# Putt Physics Calculation 04: Motion of a ball rolling on a plane

Hey there, folks! Last time, we talked about the start of the ball’s roll. Now, let’s just sit back and watch whether it’ll sink into the cup or get close to an OK putt. But before that, let’s take a moment to calculate how the ball rolls.

For today’s discussion, we’ll be focusing on putting on a flat surface on the green. The ball experiences a force from gravity $$g$$ and initial velocity $$v_0$$, as well as a force from the friction between the ball and the green.

If we illustrate it in a diagram, it’ll look like this:

The new force in motion is the frictional force $$\mu{}mg$$. Here, $$\mu$$ is called the friction coefficient, which acts as a force opposing the ball’s movement. The force from the putter head gradually decreases due to friction until it comes to a stop. But what the heck is a friction coefficient, right?

Let’s break it down a bit more. The force that restrains the ball from rolling is from the grass on the green, commonly referred to as “green speed.” Do you know how to quantify this speed? Well, there’s a tool called a “Stimp meter” that measures it. It’s apparently the de facto standard for measuring green speed and is available for purchase.

The catch is, Stimp meters can be pretty expensive. So, even if you want to buy one, it may not be affordable for many folks. But here’s the good news: some golf courses display their Stimp meter readings. If you come across one of these courses, you might want to use that info to your advantage and put it to good use!

Have you ever heard of the Stimp meter? It’s a tool used to measure the distance a golf ball rolls on a green, and it gives an indication of how fast the green is. Typically, on most golf courses, the Stimp meter value ranges between 8 to 9 feet. So, let’s do some calculations using three equations of motion for constant acceleration.

$$F=ma$$

$$x=\frac{1}{2}at^2+v_0t$$

$$v=at+v_0$$

First, we need to know that the force of friction is μmg, where μ is the coefficient of friction, m is the mass of the ball, and g is the acceleration due to gravity. When the ball is rolling in the positive direction, the force on the ball is given by $$ma=F=-\mu{}mg$$, which means that the acceleration of the ball is $$a=-\mu{}g$$.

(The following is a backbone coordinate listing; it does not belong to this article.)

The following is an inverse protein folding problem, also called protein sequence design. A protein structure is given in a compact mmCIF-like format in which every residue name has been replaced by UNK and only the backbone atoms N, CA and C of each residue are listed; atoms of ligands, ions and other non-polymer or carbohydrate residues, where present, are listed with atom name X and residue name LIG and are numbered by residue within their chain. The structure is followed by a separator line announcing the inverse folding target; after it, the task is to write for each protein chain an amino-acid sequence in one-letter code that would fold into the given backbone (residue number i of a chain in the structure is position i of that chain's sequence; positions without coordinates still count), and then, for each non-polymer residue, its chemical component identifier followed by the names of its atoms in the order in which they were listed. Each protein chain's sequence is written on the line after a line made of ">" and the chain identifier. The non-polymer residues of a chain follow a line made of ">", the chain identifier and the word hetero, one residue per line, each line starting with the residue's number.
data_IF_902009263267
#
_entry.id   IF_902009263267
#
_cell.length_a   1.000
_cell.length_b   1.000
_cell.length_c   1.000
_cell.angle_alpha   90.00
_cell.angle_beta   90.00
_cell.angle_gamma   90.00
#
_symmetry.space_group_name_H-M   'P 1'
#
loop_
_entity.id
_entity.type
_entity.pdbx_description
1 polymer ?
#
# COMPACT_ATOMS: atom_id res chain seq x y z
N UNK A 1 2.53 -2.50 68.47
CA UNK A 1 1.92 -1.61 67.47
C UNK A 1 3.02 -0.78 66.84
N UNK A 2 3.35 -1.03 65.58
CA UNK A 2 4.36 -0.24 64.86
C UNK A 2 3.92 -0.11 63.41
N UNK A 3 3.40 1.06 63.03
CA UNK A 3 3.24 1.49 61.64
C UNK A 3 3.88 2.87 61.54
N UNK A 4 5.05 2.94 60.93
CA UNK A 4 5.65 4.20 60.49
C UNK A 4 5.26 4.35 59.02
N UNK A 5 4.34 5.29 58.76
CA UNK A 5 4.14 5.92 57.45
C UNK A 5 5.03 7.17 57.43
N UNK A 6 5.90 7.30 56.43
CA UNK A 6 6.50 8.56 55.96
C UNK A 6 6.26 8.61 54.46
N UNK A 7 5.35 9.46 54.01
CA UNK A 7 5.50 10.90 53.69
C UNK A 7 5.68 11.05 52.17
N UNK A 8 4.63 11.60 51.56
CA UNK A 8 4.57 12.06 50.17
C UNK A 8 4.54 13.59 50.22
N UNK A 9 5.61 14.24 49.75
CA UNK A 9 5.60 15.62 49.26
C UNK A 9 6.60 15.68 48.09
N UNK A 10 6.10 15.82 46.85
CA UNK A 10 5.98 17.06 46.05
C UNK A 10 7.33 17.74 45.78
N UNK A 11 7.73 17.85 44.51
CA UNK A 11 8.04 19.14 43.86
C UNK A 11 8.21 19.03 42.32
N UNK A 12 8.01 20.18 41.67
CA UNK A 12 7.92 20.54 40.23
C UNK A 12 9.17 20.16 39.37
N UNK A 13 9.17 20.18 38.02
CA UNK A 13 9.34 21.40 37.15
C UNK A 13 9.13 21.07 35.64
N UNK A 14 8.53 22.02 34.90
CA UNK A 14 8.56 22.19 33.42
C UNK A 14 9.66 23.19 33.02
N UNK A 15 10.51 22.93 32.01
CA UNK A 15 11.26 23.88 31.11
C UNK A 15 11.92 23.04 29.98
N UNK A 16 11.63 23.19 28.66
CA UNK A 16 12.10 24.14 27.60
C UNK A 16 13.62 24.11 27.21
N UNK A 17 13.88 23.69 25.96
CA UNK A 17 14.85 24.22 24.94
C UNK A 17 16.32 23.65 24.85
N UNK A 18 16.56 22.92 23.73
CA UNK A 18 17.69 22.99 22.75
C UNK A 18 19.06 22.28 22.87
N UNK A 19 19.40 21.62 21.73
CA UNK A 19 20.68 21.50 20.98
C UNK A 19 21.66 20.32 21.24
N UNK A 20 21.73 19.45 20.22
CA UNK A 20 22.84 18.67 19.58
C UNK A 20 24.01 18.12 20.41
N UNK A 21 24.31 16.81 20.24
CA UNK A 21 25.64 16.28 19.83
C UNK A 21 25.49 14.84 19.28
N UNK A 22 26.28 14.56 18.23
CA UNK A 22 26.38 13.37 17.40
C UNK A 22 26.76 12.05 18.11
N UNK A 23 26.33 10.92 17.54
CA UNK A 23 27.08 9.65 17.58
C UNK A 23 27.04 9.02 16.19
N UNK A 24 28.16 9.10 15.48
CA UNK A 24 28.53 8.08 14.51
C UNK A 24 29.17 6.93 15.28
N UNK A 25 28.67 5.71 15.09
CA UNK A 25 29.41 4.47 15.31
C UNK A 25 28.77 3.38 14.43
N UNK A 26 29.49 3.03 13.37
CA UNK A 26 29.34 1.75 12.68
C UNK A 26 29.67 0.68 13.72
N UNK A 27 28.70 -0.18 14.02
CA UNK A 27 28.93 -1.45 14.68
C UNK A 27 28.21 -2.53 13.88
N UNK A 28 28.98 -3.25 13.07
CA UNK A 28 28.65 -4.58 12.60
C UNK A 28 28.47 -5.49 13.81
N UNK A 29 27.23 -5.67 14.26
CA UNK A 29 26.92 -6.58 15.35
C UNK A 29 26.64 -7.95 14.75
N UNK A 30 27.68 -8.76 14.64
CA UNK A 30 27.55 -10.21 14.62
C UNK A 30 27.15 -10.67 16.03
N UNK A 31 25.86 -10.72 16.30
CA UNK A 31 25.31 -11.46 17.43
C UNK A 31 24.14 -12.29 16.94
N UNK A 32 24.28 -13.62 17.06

When the ball comes to a stop, its final velocity is zero $$v=0$$. Using the third equation of motion, we can calculate the time it takes for the ball to come to a stop:

$$0=at+v_0=-\mu{}gt+v_0$$

$$t=\frac{v_0}{\mu{}g}$$

Now, let’s assume that the Stimp meter value is $$s=9$$, the coefficient of friction is $$\mu=0.1$$, and the initial velocity of the ball is $$v_0=2m/s$$. Using the equation we derived earlier, we can calculate that the ball will stop after 1.96 seconds. Using the second equation of motion, we can calculate that the ball will travel a distance of 2 meters on a green with a Stimp meter value of $$s=9$$ when it is hit with an initial velocity of 2 m/s.

But wait! Before you go and start applying these calculations to your golf game, there are a few things to keep in mind. First of all, we have ignored the effects of air resistance and wind on the ball. Additionally, we have assumed that the ball is a perfect sphere, which means we have neglected the effect of dimples on the ball’s surface. Lastly, the calculation does not take into account the energy lost due to friction, which may be included empirically in the conversion from Stimp meter values to coefficients of friction. If you find that your ball rolls significantly differently than expected, let me know, and we can adjust the calculations accordingly.

So, there you have it! The physics of a ball rolling on a flat surface.

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